Ethel and John came into the bookshop about a month ago, tangled together and finding it difficult to manage the door. John wanted some Spike Milligan to read, he told me a long story about Spike Milligan and Ethel helped. She was short and square, John was bigger.
She had a British accent and she said you know at the end of every sentence. They had been married 45 years.
Ethel came in by herself two weeks ago to order a book for John, a gift, a biography of Spike Milligan. She was limp with relief or joy that I could find the book and order it.
Last week though, I found that book on the counter, returned.
Ethel came in again, this week, and found it difficult to manage the door. She had a slow, strong face. There was a small amount of sunlight caught in its contours, apologetic light and her features were gathered safely in the centre of it. While we searched for another book she told me a little about her life and she said that John called her the old dinosaur. The book she had bought for him, well, he didn’t want it.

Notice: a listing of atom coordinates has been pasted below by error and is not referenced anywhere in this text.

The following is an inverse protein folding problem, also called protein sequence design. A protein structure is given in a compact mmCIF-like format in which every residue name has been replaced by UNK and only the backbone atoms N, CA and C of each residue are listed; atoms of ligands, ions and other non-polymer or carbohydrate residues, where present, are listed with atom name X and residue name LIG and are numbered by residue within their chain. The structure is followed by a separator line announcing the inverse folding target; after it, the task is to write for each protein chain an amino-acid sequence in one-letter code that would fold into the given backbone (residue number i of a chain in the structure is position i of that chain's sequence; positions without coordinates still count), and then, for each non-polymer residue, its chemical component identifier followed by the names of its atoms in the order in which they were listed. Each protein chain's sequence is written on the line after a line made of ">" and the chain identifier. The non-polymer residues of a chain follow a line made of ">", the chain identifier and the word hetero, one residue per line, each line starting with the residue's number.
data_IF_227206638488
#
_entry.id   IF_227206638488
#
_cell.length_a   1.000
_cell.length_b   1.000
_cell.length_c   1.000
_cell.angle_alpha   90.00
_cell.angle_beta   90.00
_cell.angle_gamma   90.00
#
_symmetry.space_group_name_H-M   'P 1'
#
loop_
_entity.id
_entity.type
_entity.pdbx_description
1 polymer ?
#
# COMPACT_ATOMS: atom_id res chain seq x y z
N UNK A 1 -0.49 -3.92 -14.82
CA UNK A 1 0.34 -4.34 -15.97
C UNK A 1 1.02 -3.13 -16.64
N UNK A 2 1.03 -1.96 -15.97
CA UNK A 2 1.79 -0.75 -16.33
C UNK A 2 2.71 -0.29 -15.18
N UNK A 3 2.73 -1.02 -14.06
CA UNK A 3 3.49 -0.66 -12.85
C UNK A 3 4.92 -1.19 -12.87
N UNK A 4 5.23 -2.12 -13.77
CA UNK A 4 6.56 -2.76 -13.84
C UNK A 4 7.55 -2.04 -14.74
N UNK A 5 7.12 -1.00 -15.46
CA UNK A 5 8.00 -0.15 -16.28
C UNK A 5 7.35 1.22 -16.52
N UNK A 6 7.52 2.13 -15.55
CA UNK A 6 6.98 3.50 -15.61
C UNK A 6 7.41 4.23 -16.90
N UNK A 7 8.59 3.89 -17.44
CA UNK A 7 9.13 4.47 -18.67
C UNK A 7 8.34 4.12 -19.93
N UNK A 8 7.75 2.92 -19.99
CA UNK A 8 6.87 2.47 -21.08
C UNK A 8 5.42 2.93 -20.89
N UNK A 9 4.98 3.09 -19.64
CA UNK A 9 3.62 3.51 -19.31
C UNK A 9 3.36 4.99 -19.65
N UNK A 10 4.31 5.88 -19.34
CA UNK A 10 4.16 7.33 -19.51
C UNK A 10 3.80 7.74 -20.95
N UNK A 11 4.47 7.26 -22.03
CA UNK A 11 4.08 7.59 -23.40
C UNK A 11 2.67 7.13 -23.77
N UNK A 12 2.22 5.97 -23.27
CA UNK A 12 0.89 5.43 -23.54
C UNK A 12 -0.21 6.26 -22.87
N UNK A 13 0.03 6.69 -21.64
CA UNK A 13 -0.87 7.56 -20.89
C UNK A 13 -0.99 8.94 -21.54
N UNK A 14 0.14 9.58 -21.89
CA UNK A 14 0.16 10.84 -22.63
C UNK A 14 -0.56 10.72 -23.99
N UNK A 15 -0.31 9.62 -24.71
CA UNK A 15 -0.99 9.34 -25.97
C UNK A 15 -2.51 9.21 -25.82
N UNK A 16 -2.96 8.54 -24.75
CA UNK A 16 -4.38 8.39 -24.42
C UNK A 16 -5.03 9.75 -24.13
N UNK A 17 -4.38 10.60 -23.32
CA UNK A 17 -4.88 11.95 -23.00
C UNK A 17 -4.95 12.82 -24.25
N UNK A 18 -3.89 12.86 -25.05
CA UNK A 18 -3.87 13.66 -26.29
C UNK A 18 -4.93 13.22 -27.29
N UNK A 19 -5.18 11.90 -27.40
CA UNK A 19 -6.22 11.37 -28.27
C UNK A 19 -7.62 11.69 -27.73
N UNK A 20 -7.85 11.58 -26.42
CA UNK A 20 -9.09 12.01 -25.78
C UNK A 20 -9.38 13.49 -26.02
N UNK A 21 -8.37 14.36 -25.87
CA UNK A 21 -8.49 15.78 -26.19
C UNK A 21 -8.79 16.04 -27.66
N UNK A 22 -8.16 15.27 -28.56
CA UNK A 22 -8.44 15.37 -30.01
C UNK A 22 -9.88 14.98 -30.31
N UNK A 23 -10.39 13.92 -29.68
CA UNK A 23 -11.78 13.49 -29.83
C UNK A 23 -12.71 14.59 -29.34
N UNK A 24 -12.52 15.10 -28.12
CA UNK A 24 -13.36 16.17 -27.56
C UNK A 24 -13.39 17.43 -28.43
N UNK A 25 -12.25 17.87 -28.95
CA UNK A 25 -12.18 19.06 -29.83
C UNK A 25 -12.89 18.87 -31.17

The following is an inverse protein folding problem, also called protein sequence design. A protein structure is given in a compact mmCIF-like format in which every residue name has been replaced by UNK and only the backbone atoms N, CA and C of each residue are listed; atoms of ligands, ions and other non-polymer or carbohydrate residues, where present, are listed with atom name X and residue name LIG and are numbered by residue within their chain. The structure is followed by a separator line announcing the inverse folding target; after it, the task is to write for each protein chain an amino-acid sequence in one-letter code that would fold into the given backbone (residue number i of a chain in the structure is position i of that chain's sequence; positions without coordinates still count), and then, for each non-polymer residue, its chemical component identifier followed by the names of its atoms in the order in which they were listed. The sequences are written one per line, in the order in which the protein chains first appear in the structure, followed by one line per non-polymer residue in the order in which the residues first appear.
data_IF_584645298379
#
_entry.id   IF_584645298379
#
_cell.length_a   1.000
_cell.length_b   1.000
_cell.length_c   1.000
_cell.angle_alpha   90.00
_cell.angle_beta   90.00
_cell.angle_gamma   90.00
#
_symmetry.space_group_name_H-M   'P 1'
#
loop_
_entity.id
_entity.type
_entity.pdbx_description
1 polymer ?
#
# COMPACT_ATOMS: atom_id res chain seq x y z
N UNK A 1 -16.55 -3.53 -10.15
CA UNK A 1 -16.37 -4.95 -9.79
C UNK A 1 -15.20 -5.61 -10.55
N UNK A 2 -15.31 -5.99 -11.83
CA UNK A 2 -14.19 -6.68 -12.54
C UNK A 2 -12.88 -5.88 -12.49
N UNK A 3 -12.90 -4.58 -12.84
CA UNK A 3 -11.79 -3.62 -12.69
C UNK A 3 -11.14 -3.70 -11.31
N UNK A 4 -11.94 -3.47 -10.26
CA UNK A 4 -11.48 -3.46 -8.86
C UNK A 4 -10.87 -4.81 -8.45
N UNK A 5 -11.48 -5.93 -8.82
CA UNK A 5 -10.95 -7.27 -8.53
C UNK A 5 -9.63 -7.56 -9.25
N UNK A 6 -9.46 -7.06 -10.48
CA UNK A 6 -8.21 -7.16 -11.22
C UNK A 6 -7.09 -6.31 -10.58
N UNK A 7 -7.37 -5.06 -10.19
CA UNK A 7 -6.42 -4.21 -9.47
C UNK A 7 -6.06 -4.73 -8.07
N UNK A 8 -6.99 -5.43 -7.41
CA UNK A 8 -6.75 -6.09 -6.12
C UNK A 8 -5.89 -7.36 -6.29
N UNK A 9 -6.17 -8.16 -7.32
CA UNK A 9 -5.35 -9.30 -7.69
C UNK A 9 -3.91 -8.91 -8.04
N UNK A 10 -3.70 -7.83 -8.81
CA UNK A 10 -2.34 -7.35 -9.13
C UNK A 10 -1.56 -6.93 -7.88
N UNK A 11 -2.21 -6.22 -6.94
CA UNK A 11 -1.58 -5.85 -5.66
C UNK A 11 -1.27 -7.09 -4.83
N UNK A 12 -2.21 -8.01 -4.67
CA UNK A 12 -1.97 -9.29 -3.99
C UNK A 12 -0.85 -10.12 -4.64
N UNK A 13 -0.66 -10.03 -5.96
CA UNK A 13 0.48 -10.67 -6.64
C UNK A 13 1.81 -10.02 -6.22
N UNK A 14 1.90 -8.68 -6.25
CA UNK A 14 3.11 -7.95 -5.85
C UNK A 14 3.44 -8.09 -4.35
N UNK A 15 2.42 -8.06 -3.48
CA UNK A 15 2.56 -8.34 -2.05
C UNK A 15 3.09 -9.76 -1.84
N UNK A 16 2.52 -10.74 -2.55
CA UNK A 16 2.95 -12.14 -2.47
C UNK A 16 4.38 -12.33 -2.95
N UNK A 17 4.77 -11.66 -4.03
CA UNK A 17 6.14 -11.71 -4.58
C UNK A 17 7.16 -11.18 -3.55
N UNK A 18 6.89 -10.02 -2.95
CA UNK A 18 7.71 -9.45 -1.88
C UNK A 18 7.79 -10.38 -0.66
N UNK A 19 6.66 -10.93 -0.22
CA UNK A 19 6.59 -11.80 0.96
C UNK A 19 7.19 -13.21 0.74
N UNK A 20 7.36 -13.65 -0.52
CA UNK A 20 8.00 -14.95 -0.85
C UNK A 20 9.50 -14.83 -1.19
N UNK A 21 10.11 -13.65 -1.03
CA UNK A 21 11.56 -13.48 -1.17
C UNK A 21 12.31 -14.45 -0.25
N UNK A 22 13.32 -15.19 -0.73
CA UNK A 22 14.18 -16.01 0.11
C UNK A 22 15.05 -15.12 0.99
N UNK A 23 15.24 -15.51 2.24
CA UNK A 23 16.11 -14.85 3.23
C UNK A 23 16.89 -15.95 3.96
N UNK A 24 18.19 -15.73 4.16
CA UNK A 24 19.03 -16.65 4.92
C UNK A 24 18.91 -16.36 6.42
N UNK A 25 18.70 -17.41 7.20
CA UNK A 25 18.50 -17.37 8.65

The other day they came back together. He said: look at what I’ve got to work with and I thought he was referring to the book she had bought him, but he was actually talking about Ethel. He told me another long story about Spike Milligan and he had spit caught in chains at the corners of his mouth. He told me he had worked hard he had, all his life, he had. He told me a long story about it.
They had trouble with the door that day too, which was Ethel’s fault, and they stood in front of the thousands of oblongs that lined the walls and rooms and John told the long story about his life and the bookshelves leaned over him, the books that already safely contained their story and his story and her story.
He said: sorry about that book but he didn’t want it… his useless dinosaur just wasn’t up to much, all her fault.
Ethel stood still on her piece of earth. And then they left.
Sculpture by David Leffel